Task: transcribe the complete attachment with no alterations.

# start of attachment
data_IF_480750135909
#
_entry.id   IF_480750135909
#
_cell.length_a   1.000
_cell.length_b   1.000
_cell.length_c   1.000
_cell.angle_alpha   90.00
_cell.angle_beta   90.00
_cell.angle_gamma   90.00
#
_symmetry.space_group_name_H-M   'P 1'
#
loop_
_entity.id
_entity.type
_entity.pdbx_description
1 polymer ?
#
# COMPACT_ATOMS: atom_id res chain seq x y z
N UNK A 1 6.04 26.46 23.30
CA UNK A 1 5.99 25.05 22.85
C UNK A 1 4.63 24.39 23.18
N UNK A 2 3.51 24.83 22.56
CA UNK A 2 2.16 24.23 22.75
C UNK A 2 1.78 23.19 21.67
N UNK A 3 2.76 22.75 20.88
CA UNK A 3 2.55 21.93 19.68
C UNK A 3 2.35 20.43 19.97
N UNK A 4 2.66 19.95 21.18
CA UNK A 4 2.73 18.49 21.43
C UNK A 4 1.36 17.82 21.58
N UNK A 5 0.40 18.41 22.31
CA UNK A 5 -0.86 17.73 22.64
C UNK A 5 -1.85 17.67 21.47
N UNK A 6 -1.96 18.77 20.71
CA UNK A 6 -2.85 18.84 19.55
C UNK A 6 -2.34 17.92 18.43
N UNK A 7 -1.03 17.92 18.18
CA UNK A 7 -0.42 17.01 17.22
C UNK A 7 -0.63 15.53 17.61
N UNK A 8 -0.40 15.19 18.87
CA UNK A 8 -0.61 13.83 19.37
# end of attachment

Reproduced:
data_IF_480750135909
#
_entry.id   IF_480750135909
#
_cell.length_a   1.000
_cell.length_b   1.000
_cell.length_c   1.000
_cell.angle_alpha   90.00
_cell.angle_beta   90.00
_cell.angle_gamma   90.00
#
_symmetry.space_group_name_H-M   'P 1'
#
loop_
_entity.id
_entity.type
_entity.pdbx_description
1 polymer ?
#
# COMPACT_ATOMS: atom_id res chain seq x y z
N UNK A 1 6.04 26.46 23.30
CA UNK A 1 5.99 25.05 22.85
C UNK A 1 4.63 24.39 23.18
N UNK A 2 3.51 24.83 22.56
CA UNK A 2 2.16 24.23 22.75
C UNK A 2 1.78 23.19 21.67
N UNK A 3 2.76 22.75 20.88
CA UNK A 3 2.55 21.93 19.68
C UNK A 3 2.35 20.43 19.97
N UNK A 4 2.66 19.95 21.18
CA UNK A 4 2.73 18.49 21.43
C UNK A 4 1.36 17.82 21.58
N UNK A 5 0.40 18.41 22.31
CA UNK A 5 -0.86 17.73 22.64
C UNK A 5 -1.85 17.67 21.47
N UNK A 6 -1.96 18.77 20.71
CA UNK A 6 -2.85 18.84 19.55
C UNK A 6 -2.34 17.92 18.43
N UNK A 7 -1.03 17.92 18.18
CA UNK A 7 -0.42 17.01 17.22
C UNK A 7 -0.63 15.53 17.61
N UNK A 8 -0.40 15.19 18.87
CA UNK A 8 -0.61 13.83 19.37